Too often food poisoning is more than just a day or two of illness. For many, it can lead to long term complications or health problems. Did you know that a seemingly minor bout of Salmonella infection can cause inflammatory bowel disease, Shigella poisoning can lead to Reactive Arthritis, or that Campylobacter can cause Guillain-Barré Syndrome?
The statistics are staggering. The Centers for Disease Control estimates that each year 48 million Americans get sick from a foodborne illness, 128,000 are hospitalized, and 3,000 die. For those doing the math, that means that one in six people living in the United States will get sick with food poisoning each year. With over 31 known foodborne diseases that can make us sick, these numbers continue to grow each year and do not appear to be slowing anytime soon. This is not even accounting for chemical agents or undeclared allergens that too account for a large number of illnesses per year. Undeclared allergen illnesses alone account for more than 30% of illness reports to the Food and Drug Administration each year.
Science and health agencies are doing everything they can to reduce these numbers. The Food Safety Modernization Act has also helped push forward this goal, especially when it comes to imports. But it isn’t yet enough to eliminate the problem. Without medical intervention and timely diagnosis, it is hard to get to the bottom of the issue – and do something about it. Foodborne illnesses are severely underreported. Health agencies are hoping to combat these foodborne epidemics by encouraging Americans to get medical care for food poisoning symptoms, request proper testing and diagnosis of disease, and to report illnesses to their local public health agency. Through timely diagnosis and reporting, not only can a sick individual get the medical care they need to reduce the risk of developing long-term compilations, but it can help reduce the likelihood of more illnesses. Health agencies can identify food contamination and remove unsafe food from store shelves. Health agencies can also identify where contaminated food came from and work to make food safety changes or have better surveillance of the origins of the tainted food.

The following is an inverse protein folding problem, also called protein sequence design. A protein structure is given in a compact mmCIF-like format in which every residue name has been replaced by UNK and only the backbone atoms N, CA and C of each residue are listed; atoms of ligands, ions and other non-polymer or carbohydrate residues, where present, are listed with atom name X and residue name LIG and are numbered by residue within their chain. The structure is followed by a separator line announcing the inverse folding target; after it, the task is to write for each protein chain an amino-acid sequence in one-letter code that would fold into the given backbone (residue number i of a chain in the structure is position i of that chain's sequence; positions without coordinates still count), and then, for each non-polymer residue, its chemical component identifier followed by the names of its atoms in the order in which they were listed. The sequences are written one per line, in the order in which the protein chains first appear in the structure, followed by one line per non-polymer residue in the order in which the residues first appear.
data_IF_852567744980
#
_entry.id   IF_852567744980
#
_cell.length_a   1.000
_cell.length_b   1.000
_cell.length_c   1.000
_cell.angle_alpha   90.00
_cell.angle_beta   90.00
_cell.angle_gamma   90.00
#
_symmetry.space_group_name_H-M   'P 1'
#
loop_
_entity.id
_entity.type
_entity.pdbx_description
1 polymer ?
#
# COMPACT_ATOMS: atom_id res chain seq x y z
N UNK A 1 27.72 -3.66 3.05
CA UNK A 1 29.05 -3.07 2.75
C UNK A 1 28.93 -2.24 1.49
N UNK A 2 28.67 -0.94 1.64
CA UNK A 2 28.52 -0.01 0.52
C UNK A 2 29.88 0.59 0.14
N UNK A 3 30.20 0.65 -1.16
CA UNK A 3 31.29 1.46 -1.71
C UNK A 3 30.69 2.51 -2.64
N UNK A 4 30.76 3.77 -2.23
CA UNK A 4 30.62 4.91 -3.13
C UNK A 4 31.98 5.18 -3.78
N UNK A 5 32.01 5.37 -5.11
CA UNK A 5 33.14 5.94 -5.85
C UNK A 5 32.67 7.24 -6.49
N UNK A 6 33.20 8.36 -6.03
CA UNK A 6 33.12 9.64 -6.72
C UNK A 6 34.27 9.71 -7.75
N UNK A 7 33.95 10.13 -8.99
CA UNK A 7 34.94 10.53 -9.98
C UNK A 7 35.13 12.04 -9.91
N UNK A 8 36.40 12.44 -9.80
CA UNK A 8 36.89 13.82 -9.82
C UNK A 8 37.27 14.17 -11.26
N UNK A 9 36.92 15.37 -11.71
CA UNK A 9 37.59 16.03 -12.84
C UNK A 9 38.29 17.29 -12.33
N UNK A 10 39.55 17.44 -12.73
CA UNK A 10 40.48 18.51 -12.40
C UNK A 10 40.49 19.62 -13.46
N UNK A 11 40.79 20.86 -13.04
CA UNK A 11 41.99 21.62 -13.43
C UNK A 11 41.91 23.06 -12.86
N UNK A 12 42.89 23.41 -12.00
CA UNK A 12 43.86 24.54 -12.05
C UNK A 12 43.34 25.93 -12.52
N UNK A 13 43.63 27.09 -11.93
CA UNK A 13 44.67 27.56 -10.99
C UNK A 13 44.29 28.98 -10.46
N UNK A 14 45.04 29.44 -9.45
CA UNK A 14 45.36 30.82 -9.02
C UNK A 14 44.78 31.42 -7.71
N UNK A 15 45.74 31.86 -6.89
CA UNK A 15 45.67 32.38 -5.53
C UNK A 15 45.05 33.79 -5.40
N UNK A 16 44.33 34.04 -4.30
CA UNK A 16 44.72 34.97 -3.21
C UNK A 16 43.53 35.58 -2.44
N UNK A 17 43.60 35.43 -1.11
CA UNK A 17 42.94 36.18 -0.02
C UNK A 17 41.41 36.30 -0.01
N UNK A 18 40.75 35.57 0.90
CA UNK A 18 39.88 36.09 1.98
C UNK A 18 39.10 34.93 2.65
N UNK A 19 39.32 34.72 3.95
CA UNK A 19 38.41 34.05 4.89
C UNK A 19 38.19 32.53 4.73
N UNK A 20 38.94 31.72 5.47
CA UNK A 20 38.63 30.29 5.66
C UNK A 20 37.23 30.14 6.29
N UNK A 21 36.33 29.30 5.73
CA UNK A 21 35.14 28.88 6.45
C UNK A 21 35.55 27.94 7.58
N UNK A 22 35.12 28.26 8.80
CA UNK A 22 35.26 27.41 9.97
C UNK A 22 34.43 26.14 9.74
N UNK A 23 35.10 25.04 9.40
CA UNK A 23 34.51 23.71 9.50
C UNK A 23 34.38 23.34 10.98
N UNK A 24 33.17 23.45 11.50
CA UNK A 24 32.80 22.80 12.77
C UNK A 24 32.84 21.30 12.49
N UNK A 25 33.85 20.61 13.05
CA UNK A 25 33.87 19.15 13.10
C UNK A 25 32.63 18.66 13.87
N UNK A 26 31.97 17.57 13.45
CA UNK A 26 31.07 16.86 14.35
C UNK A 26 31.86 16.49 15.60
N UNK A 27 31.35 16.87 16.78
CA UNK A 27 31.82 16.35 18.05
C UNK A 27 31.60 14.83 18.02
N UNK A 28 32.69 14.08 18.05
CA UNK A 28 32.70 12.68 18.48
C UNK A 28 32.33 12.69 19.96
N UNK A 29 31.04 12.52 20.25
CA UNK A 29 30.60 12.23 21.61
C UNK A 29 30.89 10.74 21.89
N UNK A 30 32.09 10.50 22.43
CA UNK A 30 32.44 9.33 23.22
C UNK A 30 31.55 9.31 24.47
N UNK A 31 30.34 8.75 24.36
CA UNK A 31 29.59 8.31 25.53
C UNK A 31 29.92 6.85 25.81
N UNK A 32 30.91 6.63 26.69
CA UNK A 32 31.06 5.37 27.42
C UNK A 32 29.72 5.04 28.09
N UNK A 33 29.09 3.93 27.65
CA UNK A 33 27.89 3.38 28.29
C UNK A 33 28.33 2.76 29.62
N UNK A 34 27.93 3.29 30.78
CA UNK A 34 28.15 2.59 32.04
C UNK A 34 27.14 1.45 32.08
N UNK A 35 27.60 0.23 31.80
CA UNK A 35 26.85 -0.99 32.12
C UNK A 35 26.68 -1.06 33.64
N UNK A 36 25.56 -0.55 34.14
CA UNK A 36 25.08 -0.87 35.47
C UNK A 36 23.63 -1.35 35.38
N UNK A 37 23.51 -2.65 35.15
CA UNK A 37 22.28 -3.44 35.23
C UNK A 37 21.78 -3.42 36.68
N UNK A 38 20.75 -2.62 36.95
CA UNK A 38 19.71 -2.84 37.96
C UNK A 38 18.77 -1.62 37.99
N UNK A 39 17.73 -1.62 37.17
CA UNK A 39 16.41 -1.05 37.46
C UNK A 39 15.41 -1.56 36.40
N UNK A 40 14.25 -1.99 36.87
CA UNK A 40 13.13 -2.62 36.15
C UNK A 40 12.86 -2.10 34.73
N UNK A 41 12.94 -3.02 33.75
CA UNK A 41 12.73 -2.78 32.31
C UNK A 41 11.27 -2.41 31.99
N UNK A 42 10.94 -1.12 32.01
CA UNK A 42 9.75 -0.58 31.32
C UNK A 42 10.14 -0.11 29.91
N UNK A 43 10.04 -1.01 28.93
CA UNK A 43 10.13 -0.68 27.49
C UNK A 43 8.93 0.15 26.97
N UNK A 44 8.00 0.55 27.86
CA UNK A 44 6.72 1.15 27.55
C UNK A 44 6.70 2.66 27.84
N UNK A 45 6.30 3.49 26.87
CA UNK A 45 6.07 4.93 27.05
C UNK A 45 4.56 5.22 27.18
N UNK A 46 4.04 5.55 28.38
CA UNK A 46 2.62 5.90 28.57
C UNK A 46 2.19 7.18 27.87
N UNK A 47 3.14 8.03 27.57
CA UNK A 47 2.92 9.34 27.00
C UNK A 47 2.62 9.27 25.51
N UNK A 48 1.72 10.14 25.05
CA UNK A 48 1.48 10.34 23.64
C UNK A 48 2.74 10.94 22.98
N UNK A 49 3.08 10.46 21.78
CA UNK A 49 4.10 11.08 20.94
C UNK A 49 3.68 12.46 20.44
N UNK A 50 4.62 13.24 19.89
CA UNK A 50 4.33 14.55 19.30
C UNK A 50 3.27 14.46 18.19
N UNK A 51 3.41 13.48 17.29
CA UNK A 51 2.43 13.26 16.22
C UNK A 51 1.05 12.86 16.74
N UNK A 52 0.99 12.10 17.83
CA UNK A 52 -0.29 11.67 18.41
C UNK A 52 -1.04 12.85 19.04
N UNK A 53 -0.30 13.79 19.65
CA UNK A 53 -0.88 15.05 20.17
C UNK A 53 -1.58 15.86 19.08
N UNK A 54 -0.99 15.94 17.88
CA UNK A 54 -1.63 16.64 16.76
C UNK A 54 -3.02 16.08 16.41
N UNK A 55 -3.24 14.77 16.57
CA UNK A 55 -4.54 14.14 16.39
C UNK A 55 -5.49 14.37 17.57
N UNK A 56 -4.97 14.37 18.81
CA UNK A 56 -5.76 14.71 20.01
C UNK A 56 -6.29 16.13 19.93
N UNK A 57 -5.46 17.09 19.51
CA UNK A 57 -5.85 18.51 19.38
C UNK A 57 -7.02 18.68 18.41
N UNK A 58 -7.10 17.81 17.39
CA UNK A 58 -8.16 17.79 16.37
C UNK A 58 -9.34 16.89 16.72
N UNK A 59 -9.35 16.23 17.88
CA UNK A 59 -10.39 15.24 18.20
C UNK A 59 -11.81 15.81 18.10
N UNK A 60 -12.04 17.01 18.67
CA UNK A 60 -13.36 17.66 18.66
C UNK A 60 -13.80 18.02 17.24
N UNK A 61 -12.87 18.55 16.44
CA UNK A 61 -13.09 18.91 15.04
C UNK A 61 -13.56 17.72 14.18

But sometimes change needs a push. Reporting foodborne illnesses puts public health agencies on notice. It also helps them detect potential outbreaks, advise companies to recall contaminated products, and develop methods of advanced notice or prevention of future outbreaks.
Not sure where to start? The process is simple: